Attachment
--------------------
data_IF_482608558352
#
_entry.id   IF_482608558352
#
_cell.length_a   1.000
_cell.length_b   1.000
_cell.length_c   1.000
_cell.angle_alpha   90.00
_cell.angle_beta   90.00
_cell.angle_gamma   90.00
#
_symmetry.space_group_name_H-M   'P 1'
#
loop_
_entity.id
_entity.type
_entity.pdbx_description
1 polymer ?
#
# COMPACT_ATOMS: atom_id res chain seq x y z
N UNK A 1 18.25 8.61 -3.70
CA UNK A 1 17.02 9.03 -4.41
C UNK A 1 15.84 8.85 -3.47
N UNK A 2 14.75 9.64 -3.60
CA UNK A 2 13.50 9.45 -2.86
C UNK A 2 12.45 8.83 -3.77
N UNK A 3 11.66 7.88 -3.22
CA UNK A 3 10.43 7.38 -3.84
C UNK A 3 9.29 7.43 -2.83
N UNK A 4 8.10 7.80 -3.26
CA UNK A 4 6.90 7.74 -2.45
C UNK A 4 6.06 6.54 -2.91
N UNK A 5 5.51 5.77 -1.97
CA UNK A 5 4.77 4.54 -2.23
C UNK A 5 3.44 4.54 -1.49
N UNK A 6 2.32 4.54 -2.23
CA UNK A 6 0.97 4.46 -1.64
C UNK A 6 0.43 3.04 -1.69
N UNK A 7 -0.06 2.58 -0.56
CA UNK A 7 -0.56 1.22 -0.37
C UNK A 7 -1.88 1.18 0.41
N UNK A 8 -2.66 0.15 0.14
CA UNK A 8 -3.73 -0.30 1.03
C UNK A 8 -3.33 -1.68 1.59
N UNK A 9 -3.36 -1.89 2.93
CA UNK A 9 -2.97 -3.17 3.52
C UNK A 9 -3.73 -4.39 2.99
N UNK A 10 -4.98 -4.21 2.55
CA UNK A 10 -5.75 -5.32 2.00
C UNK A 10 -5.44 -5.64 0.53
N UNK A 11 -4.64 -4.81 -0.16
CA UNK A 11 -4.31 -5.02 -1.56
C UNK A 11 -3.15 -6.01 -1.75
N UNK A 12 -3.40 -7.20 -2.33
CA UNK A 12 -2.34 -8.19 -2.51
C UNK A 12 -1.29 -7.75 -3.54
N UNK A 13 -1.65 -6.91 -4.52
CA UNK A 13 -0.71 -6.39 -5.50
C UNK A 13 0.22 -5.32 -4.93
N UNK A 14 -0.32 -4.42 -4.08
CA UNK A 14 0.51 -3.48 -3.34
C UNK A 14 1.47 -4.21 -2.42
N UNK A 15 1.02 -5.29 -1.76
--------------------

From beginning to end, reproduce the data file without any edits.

data_IF_482608558352
#
_entry.id   IF_482608558352
#
_cell.length_a   1.000
_cell.length_b   1.000
_cell.length_c   1.000
_cell.angle_alpha   90.00
_cell.angle_beta   90.00
_cell.angle_gamma   90.00
#
_symmetry.space_group_name_H-M   'P 1'
#
loop_
_entity.id
_entity.type
_entity.pdbx_description
1 polymer ?
#
# COMPACT_ATOMS: atom_id res chain seq x y z
N UNK A 1 18.25 8.61 -3.70
CA UNK A 1 17.02 9.03 -4.41
C UNK A 1 15.84 8.85 -3.47
N UNK A 2 14.75 9.64 -3.60
CA UNK A 2 13.50 9.45 -2.86
C UNK A 2 12.45 8.83 -3.77
N UNK A 3 11.66 7.88 -3.22
CA UNK A 3 10.43 7.38 -3.84
C UNK A 3 9.29 7.43 -2.83
N UNK A 4 8.10 7.80 -3.26
CA UNK A 4 6.90 7.74 -2.45
C UNK A 4 6.06 6.54 -2.91
N UNK A 5 5.51 5.77 -1.97
CA UNK A 5 4.77 4.54 -2.23
C UNK A 5 3.44 4.54 -1.49
N UNK A 6 2.32 4.54 -2.23
CA UNK A 6 0.97 4.46 -1.64
C UNK A 6 0.43 3.04 -1.69
N UNK A 7 -0.06 2.58 -0.56
CA UNK A 7 -0.56 1.22 -0.37
C UNK A 7 -1.88 1.18 0.41
N UNK A 8 -2.66 0.15 0.14
CA UNK A 8 -3.73 -0.30 1.03
C UNK A 8 -3.33 -1.68 1.59
N UNK A 9 -3.36 -1.89 2.93
CA UNK A 9 -2.97 -3.17 3.52
C UNK A 9 -3.73 -4.39 2.99
N UNK A 10 -4.98 -4.21 2.55
CA UNK A 10 -5.75 -5.32 2.00
C UNK A 10 -5.44 -5.64 0.53
N UNK A 11 -4.64 -4.81 -0.16
CA UNK A 11 -4.31 -5.02 -1.56
C UNK A 11 -3.15 -6.01 -1.75
N UNK A 12 -3.40 -7.20 -2.33
CA UNK A 12 -2.34 -8.19 -2.51
C UNK A 12 -1.29 -7.75 -3.54
N UNK A 13 -1.65 -6.91 -4.52
CA UNK A 13 -0.71 -6.39 -5.50
C UNK A 13 0.22 -5.32 -4.93
N UNK A 14 -0.32 -4.42 -4.08
CA UNK A 14 0.51 -3.48 -3.34
C UNK A 14 1.47 -4.21 -2.42
N UNK A 15 1.02 -5.29 -1.76